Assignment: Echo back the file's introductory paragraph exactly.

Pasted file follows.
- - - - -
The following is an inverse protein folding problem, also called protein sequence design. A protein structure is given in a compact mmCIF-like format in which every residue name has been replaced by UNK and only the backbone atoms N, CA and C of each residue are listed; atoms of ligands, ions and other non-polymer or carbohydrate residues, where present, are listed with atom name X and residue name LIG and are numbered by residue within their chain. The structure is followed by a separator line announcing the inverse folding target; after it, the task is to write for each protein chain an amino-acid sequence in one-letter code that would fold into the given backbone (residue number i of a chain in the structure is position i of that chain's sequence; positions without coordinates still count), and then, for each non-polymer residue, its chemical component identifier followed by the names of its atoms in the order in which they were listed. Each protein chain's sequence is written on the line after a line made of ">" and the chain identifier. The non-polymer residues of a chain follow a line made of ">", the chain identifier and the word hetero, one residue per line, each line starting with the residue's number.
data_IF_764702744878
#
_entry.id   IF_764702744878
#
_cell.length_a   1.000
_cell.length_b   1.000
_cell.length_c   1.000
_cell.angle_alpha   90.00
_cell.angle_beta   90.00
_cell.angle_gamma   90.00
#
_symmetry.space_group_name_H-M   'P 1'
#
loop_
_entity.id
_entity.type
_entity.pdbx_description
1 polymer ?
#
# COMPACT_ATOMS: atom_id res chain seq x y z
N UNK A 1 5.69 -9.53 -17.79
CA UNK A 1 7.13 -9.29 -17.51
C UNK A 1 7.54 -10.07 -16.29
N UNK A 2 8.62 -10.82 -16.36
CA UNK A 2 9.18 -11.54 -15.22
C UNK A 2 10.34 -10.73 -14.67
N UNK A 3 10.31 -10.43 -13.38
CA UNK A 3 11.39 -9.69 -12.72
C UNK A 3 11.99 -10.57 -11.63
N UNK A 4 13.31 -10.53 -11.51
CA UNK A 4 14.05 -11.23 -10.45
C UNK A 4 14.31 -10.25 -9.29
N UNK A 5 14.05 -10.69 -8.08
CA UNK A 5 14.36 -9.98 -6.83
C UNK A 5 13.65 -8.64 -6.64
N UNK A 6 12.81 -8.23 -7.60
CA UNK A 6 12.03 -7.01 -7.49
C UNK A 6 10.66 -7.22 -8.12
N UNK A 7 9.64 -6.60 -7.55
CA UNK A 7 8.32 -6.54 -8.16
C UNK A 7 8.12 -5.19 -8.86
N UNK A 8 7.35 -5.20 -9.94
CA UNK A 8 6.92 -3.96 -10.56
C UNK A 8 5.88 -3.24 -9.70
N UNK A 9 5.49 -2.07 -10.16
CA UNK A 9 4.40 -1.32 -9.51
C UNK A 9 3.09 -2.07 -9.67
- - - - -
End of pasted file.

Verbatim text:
The following is an inverse protein folding problem, also called protein sequence design. A protein structure is given in a compact mmCIF-like format in which every residue name has been replaced by UNK and only the backbone atoms N, CA and C of each residue are listed; atoms of ligands, ions and other non-polymer or carbohydrate residues, where present, are listed with atom name X and residue name LIG and are numbered by residue within their chain. The structure is followed by a separator line announcing the inverse folding target; after it, the task is to write for each protein chain an amino-acid sequence in one-letter code that would fold into the given backbone (residue number i of a chain in the structure is position i of that chain's sequence; positions without coordinates still count), and then, for each non-polymer residue, its chemical component identifier followed by the names of its atoms in the order in which they were listed. Each protein chain's sequence is written on the line after a line made of ">" and the chain identifier. The non-polymer residues of a chain follow a line made of ">", the chain identifier and the word hetero, one residue per line, each line starting with the residue's number.